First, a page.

Now we get to the really cool part.

So the Fed holds about $115.6 billion TIPS, along with trillions of other Treasury securities. And they really can’t sell these securities to reduce their balance sheet, because it would completely crater the market. Although the Fed makes brave noises about how they know they can sell these securities and it really wouldn’t hurt the market, they just have decided they don’t want to…we all know that’s baloney. The whole reason that no one really objected to QE2 and QE3 was that the Fed said it was only temporary, after all…

So here’s the idea. The Fed can’t sell $115bln of TIPS because it would crush the market. But they could easily sell $115bln of BRAINs (I guess Barclays wouldn’t be involved, which is sad, because the Fed as issuer makes this FRAINs, which makes no sense), and if they ended up holding “Other Goods and Services” would they really care? The basis risk that a bank hates is nothing to the Fed, and the Fed need hold no capital against the tracking error. But if they were able to distribute, say, 60% of these securities they would have shrunk the balance sheet by about $70 billion…and not only would this probably not affect the TIPS market – Apparel inflation isn’t really a good substitute for headline CPI – it would likely have the large positive effect of jump-starting a really important market: the market for inflation subcomponents.

And all I ask is a single basis point for the idea!


[1] This was eventually done through derivatives with no explicit trust needed…and I mean that in the totally ironic way that you could read it.

Alternative Risk Premia in Inflation Markets

July 25, 2018 1 comment

I’m going to wade into the question of ‘alternative risk premia’ today, and discuss how this applies to markets where I ply my trade.

When people talk about ‘alternative risk premia,’ they mean one of two things. They’re sort of the same thing, but the former meaning is more precise.

  1. A security’s return consists of market beta (whatever that means – it is a little more complex than it sounds) and ‘alpha’, which is the return not explained by the market beta. If rx is the security return and rm is the market return, classically alpha isThe problem is that most of that ‘alpha’ isn’t really alpha but results from model under-specification. For example, thanks to Fama and French we have known for a long time that small cap stocks tend to add “extra” return that is not explained by their betas. But that isn’t alpha – it is a beta exposure to another factor that wasn’t in the original model. Ergo, if “SMB” is how we designate the performance of small stocks minus big stocks, a better model isWell, obviously it doesn’t stop there. But the ‘alpha’ that you find for your strategy/investments depends critically on what model you’re using and which factors – aka “alternative risk premia” – you’re including. At some level, we don’t really know whether alpha really exists, or whether systematic alpha just means that we haven’t identified all of the factors. But these days it is de rigeur to say “let’s pay very little in fees for market beta; pay small fees for easy-to-access risk premia that we proactively decide to add to the portfolio (overweighting value stocks, for example), pay higher fees for harder-to-access risk premia that we want, and pay a lot in fees for true alpha…but we don’t really think that exists.” Of course, in other people’s mouths (mostly marketers) “alternative risk premia that you should add to your portfolio” just means…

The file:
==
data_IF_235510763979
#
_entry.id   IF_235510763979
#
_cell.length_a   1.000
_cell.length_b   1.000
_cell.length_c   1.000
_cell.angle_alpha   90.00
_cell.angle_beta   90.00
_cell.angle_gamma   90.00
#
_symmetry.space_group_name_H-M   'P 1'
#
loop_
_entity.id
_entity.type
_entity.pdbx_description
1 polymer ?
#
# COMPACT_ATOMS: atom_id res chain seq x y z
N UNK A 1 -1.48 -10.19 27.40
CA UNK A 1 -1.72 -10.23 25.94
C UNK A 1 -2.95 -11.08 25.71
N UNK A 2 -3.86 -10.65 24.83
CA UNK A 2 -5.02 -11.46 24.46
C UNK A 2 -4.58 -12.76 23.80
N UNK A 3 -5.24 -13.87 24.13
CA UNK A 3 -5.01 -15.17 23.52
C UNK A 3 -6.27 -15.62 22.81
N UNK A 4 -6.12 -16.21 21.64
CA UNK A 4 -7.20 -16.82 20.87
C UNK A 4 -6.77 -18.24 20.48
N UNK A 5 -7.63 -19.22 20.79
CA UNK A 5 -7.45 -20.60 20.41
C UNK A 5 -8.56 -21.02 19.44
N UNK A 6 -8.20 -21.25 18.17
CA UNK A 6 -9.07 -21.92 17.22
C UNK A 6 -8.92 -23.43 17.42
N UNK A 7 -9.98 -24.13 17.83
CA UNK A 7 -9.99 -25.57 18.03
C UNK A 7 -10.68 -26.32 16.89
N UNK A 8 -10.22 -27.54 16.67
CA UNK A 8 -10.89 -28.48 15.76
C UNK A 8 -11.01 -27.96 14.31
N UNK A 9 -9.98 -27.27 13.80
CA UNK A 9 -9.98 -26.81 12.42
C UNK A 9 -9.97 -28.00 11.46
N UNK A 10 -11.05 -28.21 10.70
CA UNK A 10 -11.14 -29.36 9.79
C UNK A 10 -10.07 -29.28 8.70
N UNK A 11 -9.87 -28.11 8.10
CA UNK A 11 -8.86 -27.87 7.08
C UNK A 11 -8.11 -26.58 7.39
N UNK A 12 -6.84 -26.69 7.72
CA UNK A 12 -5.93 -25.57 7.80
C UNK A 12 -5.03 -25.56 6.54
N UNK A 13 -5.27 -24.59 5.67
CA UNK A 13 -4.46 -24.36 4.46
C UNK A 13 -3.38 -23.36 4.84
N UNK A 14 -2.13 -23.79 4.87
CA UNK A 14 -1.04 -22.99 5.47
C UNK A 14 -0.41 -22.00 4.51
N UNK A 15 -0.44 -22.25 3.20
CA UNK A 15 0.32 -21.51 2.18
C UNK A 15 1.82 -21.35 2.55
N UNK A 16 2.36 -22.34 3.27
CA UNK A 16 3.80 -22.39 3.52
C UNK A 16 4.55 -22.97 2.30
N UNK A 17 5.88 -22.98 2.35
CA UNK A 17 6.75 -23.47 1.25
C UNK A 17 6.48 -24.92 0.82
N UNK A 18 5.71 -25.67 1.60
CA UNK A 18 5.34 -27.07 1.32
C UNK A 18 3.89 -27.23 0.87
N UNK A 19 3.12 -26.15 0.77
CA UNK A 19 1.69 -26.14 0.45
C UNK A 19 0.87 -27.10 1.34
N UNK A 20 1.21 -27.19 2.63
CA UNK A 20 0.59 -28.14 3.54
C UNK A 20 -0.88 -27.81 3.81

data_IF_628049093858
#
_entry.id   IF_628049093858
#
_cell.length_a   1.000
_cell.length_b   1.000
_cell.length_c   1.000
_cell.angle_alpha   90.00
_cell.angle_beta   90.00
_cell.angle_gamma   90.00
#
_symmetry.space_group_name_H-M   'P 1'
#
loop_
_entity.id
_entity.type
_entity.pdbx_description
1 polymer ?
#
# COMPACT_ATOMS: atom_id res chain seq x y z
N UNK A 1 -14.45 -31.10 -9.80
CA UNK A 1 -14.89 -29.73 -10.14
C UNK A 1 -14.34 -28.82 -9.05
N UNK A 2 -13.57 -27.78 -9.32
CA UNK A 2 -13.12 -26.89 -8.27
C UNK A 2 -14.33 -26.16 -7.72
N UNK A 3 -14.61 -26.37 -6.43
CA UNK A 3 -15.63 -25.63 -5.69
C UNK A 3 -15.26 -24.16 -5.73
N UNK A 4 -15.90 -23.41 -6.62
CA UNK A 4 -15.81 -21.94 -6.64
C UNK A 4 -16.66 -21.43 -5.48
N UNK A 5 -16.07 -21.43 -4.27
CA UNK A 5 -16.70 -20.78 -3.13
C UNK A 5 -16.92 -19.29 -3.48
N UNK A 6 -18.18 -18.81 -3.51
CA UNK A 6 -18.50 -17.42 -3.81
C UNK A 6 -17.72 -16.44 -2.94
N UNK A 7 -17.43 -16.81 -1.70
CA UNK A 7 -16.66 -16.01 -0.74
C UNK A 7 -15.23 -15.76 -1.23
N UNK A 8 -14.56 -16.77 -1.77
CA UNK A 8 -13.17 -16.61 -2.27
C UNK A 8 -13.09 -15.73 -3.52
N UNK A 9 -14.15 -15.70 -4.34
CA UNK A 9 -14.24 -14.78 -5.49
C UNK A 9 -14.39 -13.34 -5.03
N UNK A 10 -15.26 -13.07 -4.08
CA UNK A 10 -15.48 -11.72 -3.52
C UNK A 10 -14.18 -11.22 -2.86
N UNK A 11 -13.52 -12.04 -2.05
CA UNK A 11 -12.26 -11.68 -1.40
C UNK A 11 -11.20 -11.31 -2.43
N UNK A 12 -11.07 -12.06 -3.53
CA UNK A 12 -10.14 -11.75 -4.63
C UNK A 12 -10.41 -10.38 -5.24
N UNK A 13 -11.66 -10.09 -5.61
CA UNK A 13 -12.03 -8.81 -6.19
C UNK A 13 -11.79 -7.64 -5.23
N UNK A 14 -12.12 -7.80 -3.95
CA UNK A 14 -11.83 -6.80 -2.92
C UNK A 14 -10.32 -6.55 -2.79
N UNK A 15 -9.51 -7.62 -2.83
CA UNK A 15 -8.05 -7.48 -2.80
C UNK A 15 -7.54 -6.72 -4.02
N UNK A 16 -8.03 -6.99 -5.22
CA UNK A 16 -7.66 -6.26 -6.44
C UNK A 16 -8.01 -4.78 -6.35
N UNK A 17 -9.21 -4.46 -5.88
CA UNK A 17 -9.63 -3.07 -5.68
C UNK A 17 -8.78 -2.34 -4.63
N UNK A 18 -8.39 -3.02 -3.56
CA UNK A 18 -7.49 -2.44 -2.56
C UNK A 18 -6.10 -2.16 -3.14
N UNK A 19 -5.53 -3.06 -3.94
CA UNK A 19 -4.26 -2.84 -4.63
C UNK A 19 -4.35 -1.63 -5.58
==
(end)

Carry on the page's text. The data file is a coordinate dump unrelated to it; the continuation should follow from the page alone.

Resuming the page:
2. Whatever secret sauce we’re peddling, which provides returns you can’t get elsewhere.

So there’s nothing really mysterious about the search for ‘alternative risk premia’, and they’re not at all new. Yesteryear’s search for alpha is the same as today’s search for ‘alternative risk premia’, but the manager who wants to earn a high fee needs to explain why he can add actual alpha over not just the market beta, but the explainable ‘alternative risk premia’. If your long-short equity fund is basically long small cap stocks and short a beta-weighted amount of large-cap stocks, you’re probably not going to get paid much.

For many years, I’ve been using the following schematic to explain why certain sources of alpha are more or less valuable than others. The question comes down to the source of alpha, after you have stripped out the explainable ‘alternative risk premia’.

As an investor, you want to figure out where this manager’s skill is coming from: is it from theoretical errors, such as when some guys in Chicago discovered that the bond futures contract price did not incorporate the value of delivery options that accrued to the contract short, and harvested alpha for the better part of two decades before that opportunity closed? Or is it because Joe the trader is really a great trader and just has the market’s number? You want more of the former, which have high information ratios, are very persistent…but don’t come around that much. You shouldn’t be very confident in the latter, which seem to be all over the place but don’t tend to last very long and are really hard to prove. (I’ve been waiting for a long time to see the approach to fees suggested here in a 2008 Financial Analysts’ Journal article implemented.)

I care about this distinction because in the markets I traffic in, there are significant dislocations and some big honking theoretical errors that appear from time to time. I should hasten to say that in what follows, I will mention some results for strategies that we have designed at Enduring Intellectual Properties and/or manage via Enduring Investments, but this article should not be construed as an offer to sell any security or fund nor a solicitation of an offer to buy any security or fund.